"However the restriction on future pensionable salary increases of 1 per cent will permanently break the link between an individual's salary and their final pension. In addition, the employment benefits package will not be as attractive to new employees and we believe that the BBC will struggle to attract staff with the appropriate skills levels, especially as the BBC will be recruiting a significant number of people for Salford from January 2011."

The BBC's decision could be seen as the test-bed for other public sector schemes, although unlike the BBC their pensions are often not funded. John Hutton, the former Labour minister, is preparing an independent review of public sector pensions for the Government. However, David Cameron has already warned public sector workers to expect less as the Government grapples with the hole in Britain's finances.

PROMOTED VIDEO
News
ebooksAn unforgettable anthology of contemporary reportage
Life and Style
tech

Company reveals $542m investment in start-up building 'a rocket ship for the mind"

News
Bourgogne wine maker Laboure-Roi vice president Thibault Garin (L) offers the company's 2013 Beaujolais Nouveau wine to the guest in the wine spa at the Hakone Yunessun spa resort facilities in Hakone town, Kanagawa prefecture, some 100-kilometre west of Tokyo
i100
Arts and Entertainment
James Blunt's debut album Back to Bedlam shot him to fame in 2004
music

Singer says the track was 'force-fed down people's throats'

Sport
CSKA Moscow celebrate after equalising with a late penalty
football

News
i100
Latest stories from i100
Have you tried new the Independent Digital Edition apps?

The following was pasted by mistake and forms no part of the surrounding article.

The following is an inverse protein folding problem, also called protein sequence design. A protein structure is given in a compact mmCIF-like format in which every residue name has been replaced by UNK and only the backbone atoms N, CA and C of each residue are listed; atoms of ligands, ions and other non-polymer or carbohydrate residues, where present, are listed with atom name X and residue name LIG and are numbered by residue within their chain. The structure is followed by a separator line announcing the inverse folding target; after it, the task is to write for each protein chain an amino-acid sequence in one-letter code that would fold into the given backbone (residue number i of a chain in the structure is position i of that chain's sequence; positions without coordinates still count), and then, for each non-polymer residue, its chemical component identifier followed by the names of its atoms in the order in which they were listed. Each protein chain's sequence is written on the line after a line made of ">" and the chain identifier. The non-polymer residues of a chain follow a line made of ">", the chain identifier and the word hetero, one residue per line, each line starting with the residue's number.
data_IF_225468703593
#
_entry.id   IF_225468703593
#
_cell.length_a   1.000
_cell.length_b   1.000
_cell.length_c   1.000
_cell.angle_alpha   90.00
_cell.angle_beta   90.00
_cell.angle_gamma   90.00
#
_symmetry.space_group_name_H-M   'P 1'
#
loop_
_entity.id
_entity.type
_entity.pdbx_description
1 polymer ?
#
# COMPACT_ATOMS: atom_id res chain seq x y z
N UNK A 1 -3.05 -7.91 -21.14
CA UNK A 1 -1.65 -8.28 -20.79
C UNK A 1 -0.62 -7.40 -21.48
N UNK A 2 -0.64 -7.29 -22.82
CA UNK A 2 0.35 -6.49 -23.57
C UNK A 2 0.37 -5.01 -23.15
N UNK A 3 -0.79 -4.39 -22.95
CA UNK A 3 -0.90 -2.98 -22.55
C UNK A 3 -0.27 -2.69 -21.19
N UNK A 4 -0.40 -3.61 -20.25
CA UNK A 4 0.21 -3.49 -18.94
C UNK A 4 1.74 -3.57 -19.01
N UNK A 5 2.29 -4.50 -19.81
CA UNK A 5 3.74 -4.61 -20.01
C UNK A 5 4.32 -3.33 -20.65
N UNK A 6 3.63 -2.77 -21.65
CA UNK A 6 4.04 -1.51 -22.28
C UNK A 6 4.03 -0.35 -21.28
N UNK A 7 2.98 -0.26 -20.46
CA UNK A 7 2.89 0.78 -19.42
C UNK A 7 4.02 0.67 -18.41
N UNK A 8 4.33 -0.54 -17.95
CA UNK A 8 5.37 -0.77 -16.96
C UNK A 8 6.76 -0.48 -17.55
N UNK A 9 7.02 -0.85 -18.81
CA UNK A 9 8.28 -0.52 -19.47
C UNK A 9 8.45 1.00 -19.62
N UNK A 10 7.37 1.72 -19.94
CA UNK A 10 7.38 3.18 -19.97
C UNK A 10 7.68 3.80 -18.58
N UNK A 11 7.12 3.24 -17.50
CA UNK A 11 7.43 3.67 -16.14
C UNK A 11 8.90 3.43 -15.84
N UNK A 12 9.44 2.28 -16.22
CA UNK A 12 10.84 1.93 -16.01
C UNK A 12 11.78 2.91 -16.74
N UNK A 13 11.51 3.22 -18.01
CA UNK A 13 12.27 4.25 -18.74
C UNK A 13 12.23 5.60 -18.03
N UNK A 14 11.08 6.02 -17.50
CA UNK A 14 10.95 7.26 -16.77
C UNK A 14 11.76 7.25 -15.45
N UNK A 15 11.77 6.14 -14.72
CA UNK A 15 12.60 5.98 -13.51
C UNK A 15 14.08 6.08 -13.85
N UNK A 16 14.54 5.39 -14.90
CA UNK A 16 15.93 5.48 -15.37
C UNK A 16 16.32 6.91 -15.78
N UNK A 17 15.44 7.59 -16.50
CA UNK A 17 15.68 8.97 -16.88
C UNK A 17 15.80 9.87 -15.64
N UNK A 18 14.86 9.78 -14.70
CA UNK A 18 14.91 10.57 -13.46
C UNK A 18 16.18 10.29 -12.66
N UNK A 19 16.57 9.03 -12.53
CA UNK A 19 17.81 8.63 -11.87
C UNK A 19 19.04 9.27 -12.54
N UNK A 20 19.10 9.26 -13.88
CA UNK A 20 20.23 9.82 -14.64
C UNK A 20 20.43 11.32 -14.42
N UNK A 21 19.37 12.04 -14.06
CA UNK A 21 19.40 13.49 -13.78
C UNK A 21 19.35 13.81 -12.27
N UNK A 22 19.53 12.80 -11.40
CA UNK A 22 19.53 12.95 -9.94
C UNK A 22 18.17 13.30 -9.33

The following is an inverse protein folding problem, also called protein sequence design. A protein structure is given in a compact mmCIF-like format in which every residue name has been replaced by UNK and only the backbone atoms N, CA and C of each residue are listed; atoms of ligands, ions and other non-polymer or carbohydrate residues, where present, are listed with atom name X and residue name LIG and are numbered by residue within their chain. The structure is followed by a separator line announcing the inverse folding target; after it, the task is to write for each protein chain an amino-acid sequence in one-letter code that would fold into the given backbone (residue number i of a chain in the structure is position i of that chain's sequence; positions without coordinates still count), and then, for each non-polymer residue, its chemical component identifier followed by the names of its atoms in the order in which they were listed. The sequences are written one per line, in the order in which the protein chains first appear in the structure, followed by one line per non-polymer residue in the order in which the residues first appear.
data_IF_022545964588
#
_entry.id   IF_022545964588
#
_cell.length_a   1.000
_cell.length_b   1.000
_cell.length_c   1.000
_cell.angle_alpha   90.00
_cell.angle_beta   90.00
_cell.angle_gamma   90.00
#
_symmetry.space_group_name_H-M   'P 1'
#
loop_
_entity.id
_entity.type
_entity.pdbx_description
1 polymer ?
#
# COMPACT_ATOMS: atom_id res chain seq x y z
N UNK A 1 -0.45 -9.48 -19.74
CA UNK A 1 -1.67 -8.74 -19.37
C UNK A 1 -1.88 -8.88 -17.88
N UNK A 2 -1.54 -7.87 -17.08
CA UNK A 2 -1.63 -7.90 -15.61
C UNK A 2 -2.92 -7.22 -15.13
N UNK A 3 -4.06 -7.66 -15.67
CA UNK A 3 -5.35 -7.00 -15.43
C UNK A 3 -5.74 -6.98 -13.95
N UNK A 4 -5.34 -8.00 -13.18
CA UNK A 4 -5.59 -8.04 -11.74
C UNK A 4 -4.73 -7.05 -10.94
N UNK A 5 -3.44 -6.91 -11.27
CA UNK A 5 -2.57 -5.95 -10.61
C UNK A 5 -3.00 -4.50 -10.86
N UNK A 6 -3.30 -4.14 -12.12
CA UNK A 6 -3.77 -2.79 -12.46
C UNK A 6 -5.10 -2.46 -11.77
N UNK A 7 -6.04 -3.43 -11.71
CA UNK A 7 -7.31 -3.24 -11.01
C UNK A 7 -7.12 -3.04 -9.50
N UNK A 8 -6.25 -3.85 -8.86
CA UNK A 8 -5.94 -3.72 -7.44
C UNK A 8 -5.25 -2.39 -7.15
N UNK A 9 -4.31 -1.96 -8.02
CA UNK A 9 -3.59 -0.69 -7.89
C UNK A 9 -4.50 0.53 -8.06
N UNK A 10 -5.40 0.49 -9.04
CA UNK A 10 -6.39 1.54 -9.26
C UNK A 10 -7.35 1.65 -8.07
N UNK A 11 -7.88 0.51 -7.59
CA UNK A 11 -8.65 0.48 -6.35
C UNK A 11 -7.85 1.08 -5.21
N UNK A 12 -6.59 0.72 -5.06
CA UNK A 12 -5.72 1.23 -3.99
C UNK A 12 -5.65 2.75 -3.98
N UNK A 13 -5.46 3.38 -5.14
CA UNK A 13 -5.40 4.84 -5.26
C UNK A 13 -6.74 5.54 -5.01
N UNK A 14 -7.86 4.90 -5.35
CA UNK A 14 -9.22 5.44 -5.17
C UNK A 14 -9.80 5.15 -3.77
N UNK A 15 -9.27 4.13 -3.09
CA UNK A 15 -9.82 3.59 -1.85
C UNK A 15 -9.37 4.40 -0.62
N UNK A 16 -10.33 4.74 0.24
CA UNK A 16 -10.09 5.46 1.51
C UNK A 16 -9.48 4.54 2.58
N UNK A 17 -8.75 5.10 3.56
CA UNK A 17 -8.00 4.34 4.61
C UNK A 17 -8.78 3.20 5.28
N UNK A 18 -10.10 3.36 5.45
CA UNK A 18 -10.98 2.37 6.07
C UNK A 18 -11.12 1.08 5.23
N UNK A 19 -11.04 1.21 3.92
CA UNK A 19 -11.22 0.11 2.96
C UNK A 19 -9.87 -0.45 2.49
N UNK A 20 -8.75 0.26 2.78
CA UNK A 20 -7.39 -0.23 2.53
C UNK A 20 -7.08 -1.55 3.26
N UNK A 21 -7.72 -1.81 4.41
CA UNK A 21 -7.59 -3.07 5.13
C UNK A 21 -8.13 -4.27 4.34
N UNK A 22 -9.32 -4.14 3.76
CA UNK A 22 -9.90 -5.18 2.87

Independent Dating
and  

By clicking 'Search' you
are agreeing to our
Terms of Use.

iJobs Job Widget
iJobs Money & Business

Helpdesk Analyst

£23000 per annum + pension and 22 days holiday: Ashdown Group: An established ...

Senior Helpdesk Analyst / Service Desk Co-ordinator

£27000 per annum + pension, 22 days holiday: Ashdown Group: An established ind...

Senior Pensions Administrator

£23000 - £26000 Per Annum: Clearwater People Solutions Ltd: Our client is curr...

Corporate Actions Administrator / Operations Administrator

£25 - 30k: Guru Careers: A Corporate Actions Administrator / Operations Admini...

Day In a Page

Two super-sized ships have cruised into British waters, but how big can these behemoths get?

Super-sized ships: How big can they get?

Two of the largest vessels in the world cruised into UK waters last week
British doctors on brink of 'cure' for paralysis with spinal cord treatment

British doctors on brink of cure for paralysis

Sufferers can now be offered the possibility of cure thanks to a revolutionary implant of regenerative cells